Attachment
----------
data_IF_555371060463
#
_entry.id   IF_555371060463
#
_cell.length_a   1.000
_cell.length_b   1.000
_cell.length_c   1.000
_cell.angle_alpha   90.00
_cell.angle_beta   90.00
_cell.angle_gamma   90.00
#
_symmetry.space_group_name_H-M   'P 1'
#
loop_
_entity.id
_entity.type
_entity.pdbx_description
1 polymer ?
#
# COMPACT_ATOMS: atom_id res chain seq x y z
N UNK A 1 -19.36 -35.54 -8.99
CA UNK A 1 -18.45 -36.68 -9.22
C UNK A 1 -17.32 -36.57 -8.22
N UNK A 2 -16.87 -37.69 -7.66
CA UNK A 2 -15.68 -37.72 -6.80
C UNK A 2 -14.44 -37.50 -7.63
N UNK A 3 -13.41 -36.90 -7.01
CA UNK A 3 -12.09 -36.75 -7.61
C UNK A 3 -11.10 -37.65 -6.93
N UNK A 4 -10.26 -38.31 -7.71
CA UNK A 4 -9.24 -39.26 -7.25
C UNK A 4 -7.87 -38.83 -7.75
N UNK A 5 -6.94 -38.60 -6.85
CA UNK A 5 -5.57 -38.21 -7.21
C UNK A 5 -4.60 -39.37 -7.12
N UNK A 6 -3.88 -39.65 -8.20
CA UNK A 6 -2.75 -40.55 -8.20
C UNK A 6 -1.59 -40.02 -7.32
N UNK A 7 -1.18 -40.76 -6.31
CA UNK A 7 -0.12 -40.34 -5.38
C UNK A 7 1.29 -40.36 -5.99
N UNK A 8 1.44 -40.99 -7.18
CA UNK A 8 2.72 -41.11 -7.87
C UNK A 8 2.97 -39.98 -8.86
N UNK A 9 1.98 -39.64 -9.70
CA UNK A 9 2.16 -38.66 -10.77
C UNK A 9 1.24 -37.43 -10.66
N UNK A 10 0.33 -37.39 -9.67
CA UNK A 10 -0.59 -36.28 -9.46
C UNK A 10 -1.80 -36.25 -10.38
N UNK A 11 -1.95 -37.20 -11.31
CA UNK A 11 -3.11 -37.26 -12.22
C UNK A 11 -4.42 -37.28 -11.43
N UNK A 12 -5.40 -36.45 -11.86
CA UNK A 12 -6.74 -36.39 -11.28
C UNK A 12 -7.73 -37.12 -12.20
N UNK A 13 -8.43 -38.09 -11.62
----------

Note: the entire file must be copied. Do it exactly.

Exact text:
data_IF_555371060463
#
_entry.id   IF_555371060463
#
_cell.length_a   1.000
_cell.length_b   1.000
_cell.length_c   1.000
_cell.angle_alpha   90.00
_cell.angle_beta   90.00
_cell.angle_gamma   90.00
#
_symmetry.space_group_name_H-M   'P 1'
#
loop_
_entity.id
_entity.type
_entity.pdbx_description
1 polymer ?
#
# COMPACT_ATOMS: atom_id res chain seq x y z
N UNK A 1 -19.36 -35.54 -8.99
CA UNK A 1 -18.45 -36.68 -9.22
C UNK A 1 -17.32 -36.57 -8.22
N UNK A 2 -16.87 -37.69 -7.66
CA UNK A 2 -15.68 -37.72 -6.80
C UNK A 2 -14.44 -37.50 -7.63
N UNK A 3 -13.41 -36.90 -7.01
CA UNK A 3 -12.09 -36.75 -7.61
C UNK A 3 -11.10 -37.65 -6.93
N UNK A 4 -10.26 -38.31 -7.71
CA UNK A 4 -9.24 -39.26 -7.25
C UNK A 4 -7.87 -38.83 -7.75
N UNK A 5 -6.94 -38.60 -6.85
CA UNK A 5 -5.57 -38.21 -7.21
C UNK A 5 -4.60 -39.37 -7.12
N UNK A 6 -3.88 -39.65 -8.20
CA UNK A 6 -2.75 -40.55 -8.20
C UNK A 6 -1.59 -40.02 -7.32
N UNK A 7 -1.18 -40.76 -6.31
CA UNK A 7 -0.12 -40.34 -5.38
C UNK A 7 1.29 -40.36 -5.99
N UNK A 8 1.44 -40.99 -7.18
CA UNK A 8 2.72 -41.11 -7.87
C UNK A 8 2.97 -39.98 -8.86
N UNK A 9 1.98 -39.64 -9.70
CA UNK A 9 2.16 -38.66 -10.77
C UNK A 9 1.24 -37.43 -10.66
N UNK A 10 0.33 -37.39 -9.67
CA UNK A 10 -0.59 -36.28 -9.46
C UNK A 10 -1.80 -36.25 -10.38
N UNK A 11 -1.95 -37.20 -11.31
CA UNK A 11 -3.11 -37.26 -12.22
C UNK A 11 -4.42 -37.28 -11.43
N UNK A 12 -5.40 -36.45 -11.86
CA UNK A 12 -6.74 -36.39 -11.28
C UNK A 12 -7.73 -37.12 -12.20
N UNK A 13 -8.43 -38.09 -11.62